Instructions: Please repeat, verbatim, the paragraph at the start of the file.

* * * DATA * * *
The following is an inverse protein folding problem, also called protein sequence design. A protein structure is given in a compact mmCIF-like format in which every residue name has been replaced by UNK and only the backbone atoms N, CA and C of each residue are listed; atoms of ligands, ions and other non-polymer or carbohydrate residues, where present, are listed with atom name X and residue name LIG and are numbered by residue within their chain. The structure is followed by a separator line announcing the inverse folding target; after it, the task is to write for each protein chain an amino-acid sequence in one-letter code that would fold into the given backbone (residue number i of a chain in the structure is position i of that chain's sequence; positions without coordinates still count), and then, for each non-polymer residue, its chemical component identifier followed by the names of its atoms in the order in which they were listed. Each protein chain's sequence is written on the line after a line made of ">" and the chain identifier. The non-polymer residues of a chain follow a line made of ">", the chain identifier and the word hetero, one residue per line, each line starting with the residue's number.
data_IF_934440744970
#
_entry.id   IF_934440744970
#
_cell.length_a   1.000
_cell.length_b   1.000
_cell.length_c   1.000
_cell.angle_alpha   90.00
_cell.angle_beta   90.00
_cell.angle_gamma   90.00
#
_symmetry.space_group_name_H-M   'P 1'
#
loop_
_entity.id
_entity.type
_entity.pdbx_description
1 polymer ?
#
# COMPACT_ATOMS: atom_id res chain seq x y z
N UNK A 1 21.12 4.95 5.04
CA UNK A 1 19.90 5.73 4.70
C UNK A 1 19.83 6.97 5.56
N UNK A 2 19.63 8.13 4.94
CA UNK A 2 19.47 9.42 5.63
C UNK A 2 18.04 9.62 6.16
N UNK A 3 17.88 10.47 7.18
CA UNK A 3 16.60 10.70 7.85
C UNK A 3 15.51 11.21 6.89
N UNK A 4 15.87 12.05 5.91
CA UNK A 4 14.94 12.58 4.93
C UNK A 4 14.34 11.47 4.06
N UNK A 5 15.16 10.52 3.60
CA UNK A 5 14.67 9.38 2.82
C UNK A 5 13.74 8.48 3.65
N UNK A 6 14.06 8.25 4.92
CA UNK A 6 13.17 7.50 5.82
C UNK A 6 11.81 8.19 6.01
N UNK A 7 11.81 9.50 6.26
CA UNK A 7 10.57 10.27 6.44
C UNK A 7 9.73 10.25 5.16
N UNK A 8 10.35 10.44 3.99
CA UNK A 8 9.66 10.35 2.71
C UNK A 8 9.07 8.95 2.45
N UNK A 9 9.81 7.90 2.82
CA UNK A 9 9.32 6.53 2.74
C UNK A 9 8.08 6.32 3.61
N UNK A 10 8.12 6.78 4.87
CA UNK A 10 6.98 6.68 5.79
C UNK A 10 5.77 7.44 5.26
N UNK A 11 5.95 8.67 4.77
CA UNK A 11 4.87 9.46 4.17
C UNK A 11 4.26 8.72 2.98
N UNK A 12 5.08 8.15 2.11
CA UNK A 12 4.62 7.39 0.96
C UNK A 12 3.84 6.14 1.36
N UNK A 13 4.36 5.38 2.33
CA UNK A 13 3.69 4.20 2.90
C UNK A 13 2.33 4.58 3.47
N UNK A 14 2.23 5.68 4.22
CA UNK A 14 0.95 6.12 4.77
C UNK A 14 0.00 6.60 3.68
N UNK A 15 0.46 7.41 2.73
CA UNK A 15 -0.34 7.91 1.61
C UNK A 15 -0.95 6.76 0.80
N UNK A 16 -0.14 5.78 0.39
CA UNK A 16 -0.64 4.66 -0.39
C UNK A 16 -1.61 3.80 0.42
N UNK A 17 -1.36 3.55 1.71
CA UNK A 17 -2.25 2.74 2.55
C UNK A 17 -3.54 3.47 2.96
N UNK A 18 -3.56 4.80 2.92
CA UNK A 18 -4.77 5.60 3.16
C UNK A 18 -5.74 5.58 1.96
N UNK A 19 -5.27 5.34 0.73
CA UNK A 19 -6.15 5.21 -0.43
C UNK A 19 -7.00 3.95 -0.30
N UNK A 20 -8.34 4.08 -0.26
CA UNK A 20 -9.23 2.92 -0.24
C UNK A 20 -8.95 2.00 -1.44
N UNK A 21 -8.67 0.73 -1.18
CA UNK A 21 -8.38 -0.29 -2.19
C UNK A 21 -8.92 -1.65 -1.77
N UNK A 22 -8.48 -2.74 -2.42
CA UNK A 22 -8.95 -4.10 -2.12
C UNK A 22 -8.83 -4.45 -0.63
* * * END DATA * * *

The following is an inverse protein folding problem, also called protein sequence design. A protein structure is given in a compact mmCIF-like format in which every residue name has been replaced by UNK and only the backbone atoms N, CA and C of each residue are listed; atoms of ligands, ions and other non-polymer or carbohydrate residues, where present, are listed with atom name X and residue name LIG and are numbered by residue within their chain. The structure is followed by a separator line announcing the inverse folding target; after it, the task is to write for each protein chain an amino-acid sequence in one-letter code that would fold into the given backbone (residue number i of a chain in the structure is position i of that chain's sequence; positions without coordinates still count), and then, for each non-polymer residue, its chemical component identifier followed by the names of its atoms in the order in which they were listed. Each protein chain's sequence is written on the line after a line made of ">" and the chain identifier. The non-polymer residues of a chain follow a line made of ">", the chain identifier and the word hetero, one residue per line, each line starting with the residue's number.